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A DIEP flap is a type of breast reconstruction in which blood vessels called deep inferior epigastric perforators (DIEP), as well as the skin and fat connected to them, are removed from the lower abdomen and transferred to the chest to reconstruct a breast after mastectomy without the sacrifice of any of the abdominal muscles.
The DIEP flap reconstruction procedure is similar to the muscle-sparing free TRAM flap procedure, but it only requires the removal of skin and fat. Unlike in the TRAM procedure, however, no muscle is sacrificed. The DIEP flap—like the TRAM flap—requires an incision into the abdominal (rectus) muscle, as the blood vessels, or perforators, required to keep the tissue alive lie just beneath or within this muscle. Therefore, a small incision is made in the abdominal muscle in order to access the vessels.
After the skin, tissues and perforators (collectively known as the "flap") have been dissected, the flap is transplanted and connected to the patient's chest using microsurgery. The plastic surgeon then shapes the flap to create the new breast. As no abdominal muscle is removed or transferred to the breast, patients typically see a lower risk of losing abdominal muscle strength and may experience a faster recovery compared to TRAM flap patients. Studies comparing abdominal results with the muscle-sparing free TRAM and the DIEP show that abdominal wall hernias occur less frequently in DIEP patients, although the abdominal wall bulge rates are similar for both procedures.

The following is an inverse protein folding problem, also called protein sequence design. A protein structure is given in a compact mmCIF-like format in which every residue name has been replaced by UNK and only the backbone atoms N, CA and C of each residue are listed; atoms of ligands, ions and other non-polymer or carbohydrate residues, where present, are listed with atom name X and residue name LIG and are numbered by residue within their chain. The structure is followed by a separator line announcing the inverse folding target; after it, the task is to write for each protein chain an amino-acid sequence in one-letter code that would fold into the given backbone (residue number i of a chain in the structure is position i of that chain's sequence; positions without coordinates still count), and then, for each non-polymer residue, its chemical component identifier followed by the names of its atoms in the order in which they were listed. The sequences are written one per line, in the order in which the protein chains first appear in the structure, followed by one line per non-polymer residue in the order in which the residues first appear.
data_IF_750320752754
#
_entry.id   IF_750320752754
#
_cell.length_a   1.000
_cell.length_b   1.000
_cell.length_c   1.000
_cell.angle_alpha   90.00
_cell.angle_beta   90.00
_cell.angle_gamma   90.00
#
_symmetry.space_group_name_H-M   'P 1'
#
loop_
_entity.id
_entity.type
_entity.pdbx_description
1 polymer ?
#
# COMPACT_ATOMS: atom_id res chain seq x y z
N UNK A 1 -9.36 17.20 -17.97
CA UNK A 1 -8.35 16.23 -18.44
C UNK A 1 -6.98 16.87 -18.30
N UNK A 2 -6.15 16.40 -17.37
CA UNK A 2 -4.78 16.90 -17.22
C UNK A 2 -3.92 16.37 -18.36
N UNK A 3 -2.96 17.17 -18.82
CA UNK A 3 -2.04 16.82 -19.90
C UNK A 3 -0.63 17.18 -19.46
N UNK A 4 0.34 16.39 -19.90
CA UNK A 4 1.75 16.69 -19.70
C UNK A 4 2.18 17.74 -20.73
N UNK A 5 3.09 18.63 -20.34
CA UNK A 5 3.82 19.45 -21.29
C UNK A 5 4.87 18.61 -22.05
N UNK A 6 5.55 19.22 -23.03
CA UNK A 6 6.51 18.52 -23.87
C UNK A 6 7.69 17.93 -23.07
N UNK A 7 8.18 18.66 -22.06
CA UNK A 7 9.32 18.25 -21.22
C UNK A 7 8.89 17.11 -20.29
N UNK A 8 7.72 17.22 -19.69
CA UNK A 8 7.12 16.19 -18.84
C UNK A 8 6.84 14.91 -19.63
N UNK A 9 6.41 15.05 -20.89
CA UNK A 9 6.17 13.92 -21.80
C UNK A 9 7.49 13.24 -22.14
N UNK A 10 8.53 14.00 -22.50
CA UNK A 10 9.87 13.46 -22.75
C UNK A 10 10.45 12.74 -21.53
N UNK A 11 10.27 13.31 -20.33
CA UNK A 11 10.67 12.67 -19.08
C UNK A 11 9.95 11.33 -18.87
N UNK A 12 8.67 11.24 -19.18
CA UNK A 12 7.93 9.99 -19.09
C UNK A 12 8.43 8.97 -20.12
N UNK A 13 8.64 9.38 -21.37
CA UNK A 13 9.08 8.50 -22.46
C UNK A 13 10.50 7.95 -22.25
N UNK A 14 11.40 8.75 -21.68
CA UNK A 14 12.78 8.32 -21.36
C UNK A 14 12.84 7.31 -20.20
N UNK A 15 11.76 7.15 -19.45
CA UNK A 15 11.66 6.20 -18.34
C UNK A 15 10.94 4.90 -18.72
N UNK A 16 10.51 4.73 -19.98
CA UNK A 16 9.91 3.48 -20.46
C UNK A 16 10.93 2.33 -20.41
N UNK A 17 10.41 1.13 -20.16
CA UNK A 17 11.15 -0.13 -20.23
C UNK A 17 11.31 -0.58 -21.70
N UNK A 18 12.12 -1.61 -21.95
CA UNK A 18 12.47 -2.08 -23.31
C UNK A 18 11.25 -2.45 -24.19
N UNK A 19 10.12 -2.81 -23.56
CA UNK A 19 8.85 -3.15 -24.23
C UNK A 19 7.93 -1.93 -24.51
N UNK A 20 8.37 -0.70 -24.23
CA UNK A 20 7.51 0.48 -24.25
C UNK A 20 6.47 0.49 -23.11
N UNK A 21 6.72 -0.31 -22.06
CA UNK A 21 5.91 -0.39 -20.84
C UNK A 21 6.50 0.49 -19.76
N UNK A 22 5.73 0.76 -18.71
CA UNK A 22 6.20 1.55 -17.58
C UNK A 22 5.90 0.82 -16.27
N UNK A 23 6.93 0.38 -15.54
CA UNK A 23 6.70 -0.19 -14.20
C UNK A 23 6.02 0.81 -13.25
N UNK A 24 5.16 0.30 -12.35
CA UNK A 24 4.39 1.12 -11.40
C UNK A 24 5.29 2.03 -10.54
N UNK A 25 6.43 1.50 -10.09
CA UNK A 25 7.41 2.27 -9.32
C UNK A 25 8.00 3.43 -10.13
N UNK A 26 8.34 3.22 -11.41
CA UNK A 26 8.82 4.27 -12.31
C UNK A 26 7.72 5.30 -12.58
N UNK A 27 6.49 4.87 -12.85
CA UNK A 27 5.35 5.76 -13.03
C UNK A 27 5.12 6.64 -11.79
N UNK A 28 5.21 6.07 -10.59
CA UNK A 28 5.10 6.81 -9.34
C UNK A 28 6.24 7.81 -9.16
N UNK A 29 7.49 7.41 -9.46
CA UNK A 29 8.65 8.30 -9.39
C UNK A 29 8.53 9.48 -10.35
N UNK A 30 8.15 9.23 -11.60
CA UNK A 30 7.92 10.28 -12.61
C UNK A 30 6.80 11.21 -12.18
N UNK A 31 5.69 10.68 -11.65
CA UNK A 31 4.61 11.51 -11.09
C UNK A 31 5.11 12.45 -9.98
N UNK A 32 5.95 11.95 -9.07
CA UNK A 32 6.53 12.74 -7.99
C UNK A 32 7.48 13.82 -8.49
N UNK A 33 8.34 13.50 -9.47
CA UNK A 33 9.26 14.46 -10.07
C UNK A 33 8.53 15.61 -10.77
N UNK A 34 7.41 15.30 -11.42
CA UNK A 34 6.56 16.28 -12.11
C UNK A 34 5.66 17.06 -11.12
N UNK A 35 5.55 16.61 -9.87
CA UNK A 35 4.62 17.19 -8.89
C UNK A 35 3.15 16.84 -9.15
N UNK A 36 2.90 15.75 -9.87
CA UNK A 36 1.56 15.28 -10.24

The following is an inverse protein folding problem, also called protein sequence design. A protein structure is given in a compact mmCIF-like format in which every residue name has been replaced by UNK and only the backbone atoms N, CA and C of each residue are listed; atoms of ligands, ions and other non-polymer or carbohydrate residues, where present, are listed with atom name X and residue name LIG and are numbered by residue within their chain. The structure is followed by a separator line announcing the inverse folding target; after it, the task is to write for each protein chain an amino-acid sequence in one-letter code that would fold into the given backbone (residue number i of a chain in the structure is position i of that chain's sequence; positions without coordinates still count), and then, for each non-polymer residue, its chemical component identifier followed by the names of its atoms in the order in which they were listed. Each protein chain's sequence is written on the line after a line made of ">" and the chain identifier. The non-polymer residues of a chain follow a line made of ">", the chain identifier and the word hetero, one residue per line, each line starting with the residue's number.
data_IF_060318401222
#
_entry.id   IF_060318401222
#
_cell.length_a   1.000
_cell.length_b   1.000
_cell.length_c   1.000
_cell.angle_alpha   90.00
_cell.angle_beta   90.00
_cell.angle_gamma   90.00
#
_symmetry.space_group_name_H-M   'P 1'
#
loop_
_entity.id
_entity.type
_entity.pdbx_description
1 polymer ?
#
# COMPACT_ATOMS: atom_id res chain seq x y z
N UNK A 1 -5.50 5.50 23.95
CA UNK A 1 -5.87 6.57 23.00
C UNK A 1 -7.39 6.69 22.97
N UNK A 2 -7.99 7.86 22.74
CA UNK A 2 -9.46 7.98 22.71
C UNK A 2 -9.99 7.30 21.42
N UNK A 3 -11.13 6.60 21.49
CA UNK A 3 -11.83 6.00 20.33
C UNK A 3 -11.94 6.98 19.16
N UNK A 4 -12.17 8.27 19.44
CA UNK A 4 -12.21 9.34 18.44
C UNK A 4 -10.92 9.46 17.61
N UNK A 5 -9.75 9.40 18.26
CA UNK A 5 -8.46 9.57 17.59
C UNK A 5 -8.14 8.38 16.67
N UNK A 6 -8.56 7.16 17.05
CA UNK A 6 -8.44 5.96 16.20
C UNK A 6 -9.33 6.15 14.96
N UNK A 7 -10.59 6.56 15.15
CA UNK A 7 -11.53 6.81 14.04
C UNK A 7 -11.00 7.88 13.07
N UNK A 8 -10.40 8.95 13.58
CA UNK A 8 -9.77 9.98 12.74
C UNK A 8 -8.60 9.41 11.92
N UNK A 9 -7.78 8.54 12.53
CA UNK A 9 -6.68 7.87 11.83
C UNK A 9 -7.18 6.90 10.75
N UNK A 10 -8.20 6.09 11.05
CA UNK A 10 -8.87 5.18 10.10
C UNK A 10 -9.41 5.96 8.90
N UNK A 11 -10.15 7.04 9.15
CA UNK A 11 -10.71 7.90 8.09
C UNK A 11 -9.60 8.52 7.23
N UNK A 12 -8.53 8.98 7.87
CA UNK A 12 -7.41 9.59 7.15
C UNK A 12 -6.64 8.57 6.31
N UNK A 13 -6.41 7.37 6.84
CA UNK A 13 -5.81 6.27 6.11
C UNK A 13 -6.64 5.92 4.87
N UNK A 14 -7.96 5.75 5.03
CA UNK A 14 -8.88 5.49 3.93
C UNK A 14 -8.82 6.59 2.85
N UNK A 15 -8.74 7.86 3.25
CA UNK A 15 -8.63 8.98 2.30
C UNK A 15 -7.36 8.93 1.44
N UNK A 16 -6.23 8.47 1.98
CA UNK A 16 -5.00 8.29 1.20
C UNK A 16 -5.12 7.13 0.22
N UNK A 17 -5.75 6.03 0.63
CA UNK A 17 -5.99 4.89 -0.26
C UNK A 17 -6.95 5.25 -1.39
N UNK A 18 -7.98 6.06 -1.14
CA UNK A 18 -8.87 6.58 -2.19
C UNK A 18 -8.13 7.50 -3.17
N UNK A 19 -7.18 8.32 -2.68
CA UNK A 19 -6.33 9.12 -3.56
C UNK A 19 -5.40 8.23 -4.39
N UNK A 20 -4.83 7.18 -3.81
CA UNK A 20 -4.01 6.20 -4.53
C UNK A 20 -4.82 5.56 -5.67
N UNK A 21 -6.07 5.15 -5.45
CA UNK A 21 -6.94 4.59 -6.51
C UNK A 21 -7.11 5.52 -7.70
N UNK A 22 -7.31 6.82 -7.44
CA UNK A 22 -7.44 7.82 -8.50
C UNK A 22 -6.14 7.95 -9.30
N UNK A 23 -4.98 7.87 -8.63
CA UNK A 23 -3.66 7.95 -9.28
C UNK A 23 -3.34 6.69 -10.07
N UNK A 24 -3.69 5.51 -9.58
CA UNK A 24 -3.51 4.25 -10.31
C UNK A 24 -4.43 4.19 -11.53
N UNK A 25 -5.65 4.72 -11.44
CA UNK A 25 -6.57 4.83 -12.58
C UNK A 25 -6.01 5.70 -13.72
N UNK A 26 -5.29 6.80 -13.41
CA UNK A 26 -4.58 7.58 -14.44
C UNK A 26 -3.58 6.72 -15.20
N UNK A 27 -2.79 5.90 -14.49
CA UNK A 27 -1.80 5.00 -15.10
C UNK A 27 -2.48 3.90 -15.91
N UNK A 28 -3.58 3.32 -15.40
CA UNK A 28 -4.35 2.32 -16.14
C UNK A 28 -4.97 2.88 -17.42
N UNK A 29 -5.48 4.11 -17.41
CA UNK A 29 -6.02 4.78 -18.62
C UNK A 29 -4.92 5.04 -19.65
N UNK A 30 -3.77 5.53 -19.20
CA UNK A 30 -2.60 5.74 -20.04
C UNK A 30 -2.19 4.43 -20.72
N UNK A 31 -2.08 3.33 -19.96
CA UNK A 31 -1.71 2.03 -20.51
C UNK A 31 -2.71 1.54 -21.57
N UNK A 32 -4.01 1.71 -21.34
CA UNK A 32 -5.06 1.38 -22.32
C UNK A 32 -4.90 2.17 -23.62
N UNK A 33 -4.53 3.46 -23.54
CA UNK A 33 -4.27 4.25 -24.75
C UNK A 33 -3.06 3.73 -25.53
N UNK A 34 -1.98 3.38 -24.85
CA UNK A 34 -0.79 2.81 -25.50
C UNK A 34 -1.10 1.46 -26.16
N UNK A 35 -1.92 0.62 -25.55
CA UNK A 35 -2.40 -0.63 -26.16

Many women who undergo this form of reconstruction enjoy the added benefit of a flatter abdomen, with results that mimic a “tummy tuck” procedure. However, one risk of these procedures is the potential denervation of the abdominal musculature following the DIEP dissection. In addition, as with all types of breast reconstruction, two or three stages performed a few months apart are often required to complete the reconstruction process and to obtain the best cosmetic result.
Due to the complexity of the surgery, few breast centers offer DIEP flap breast reconstruction. The operating time may be twice as long as with the muscle-sparing free TRAM, and the blood flow to the DIEP flap may not be as good as that of the muscle-sparing TRAM operation—something to seriously consider about prior to choosing this method. However, with better preoperative imaging of the blood vessels in the abdomen (using CT-scan), operative time and complication rates can be further reduced in DIEP flap breast reconstruction. Despite the claimed advantages, little data exist to support a claim of superiority of DIEP flaps over TRAM flap breast reconstruction.
In non medical terms
DIEP flap surgery is a breast reconstruction after a mastectomy of a single or both breasts by using natural fat from the patient's own body.
Natural Breast Tissue
Natural fat tissue is harvested from the belly and used to replace the malignant breast tissue. The breast will also gain weight and lose weight in line with the rest of the body so that both breasts will retain symmetry of size. Usually there is no follow up surgery required in the future as may be the case with silicone implants.
Timing of the reconstruction